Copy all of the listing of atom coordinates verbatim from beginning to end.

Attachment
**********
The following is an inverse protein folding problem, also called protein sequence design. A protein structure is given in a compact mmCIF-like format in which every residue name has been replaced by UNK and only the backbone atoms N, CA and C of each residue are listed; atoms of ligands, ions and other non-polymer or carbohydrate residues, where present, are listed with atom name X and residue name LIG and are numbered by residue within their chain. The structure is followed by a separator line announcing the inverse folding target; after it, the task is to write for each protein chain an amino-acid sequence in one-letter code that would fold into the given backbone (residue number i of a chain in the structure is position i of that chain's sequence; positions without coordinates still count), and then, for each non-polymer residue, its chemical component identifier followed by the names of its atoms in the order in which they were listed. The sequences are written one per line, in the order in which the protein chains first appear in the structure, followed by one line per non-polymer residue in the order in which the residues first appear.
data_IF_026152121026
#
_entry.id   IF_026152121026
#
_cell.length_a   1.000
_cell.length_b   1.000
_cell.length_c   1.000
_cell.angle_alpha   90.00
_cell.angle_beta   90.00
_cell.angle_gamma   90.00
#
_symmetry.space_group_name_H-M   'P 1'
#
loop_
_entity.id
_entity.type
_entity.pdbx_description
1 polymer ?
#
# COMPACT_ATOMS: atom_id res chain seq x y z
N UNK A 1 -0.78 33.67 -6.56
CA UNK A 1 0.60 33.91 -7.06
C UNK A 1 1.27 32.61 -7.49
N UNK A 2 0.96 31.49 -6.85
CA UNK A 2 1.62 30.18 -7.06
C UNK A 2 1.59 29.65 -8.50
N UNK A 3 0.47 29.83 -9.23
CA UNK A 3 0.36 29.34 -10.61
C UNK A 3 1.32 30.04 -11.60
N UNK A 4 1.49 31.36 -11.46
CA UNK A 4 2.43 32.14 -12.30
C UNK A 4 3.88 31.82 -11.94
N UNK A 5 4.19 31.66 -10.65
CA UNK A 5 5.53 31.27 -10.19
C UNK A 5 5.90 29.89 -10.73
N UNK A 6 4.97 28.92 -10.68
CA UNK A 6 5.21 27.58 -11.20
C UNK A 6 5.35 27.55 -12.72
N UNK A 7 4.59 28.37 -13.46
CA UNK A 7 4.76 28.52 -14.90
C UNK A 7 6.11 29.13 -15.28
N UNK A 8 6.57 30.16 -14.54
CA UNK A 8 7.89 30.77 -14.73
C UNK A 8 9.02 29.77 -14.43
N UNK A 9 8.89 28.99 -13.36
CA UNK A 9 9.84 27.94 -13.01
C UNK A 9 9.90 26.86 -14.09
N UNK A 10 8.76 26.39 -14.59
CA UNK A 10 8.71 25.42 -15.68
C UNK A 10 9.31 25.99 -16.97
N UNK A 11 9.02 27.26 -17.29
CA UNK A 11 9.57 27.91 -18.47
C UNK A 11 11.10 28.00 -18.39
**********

The following is an inverse protein folding problem, also called protein sequence design. A protein structure is given in a compact mmCIF-like format in which every residue name has been replaced by UNK and only the backbone atoms N, CA and C of each residue are listed; atoms of ligands, ions and other non-polymer or carbohydrate residues, where present, are listed with atom name X and residue name LIG and are numbered by residue within their chain. The structure is followed by a separator line announcing the inverse folding target; after it, the task is to write for each protein chain an amino-acid sequence in one-letter code that would fold into the given backbone (residue number i of a chain in the structure is position i of that chain's sequence; positions without coordinates still count), and then, for each non-polymer residue, its chemical component identifier followed by the names of its atoms in the order in which they were listed. The sequences are written one per line, in the order in which the protein chains first appear in the structure, followed by one line per non-polymer residue in the order in which the residues first appear.
data_IF_026152121026
#
_entry.id   IF_026152121026
#
_cell.length_a   1.000
_cell.length_b   1.000
_cell.length_c   1.000
_cell.angle_alpha   90.00
_cell.angle_beta   90.00
_cell.angle_gamma   90.00
#
_symmetry.space_group_name_H-M   'P 1'
#
loop_
_entity.id
_entity.type
_entity.pdbx_description
1 polymer ?
#
# COMPACT_ATOMS: atom_id res chain seq x y z
N UNK A 1 -0.78 33.67 -6.56
CA UNK A 1 0.60 33.91 -7.06
C UNK A 1 1.27 32.61 -7.49
N UNK A 2 0.96 31.49 -6.85
CA UNK A 2 1.62 30.18 -7.06
C UNK A 2 1.59 29.65 -8.50
N UNK A 3 0.47 29.83 -9.23
CA UNK A 3 0.36 29.34 -10.61
C UNK A 3 1.32 30.04 -11.60
N UNK A 4 1.49 31.36 -11.46
CA UNK A 4 2.43 32.14 -12.30
C UNK A 4 3.88 31.82 -11.94
N UNK A 5 4.19 31.66 -10.65
CA UNK A 5 5.53 31.27 -10.19
C UNK A 5 5.90 29.89 -10.73
N UNK A 6 4.97 28.92 -10.68
CA UNK A 6 5.21 27.58 -11.20
C UNK A 6 5.35 27.55 -12.72
N UNK A 7 4.59 28.37 -13.46
CA UNK A 7 4.76 28.52 -14.90
C UNK A 7 6.11 29.13 -15.28
N UNK A 8 6.57 30.16 -14.54
CA UNK A 8 7.89 30.77 -14.73
C UNK A 8 9.02 29.77 -14.43
N UNK A 9 8.89 28.99 -13.36
CA UNK A 9 9.84 27.94 -13.01
C UNK A 9 9.90 26.86 -14.09
N UNK A 10 8.76 26.39 -14.59
CA UNK A 10 8.71 25.42 -15.68
C UNK A 10 9.31 25.99 -16.97
N UNK A 11 9.02 27.26 -17.29
CA UNK A 11 9.57 27.91 -18.47
C UNK A 11 11.10 28.00 -18.39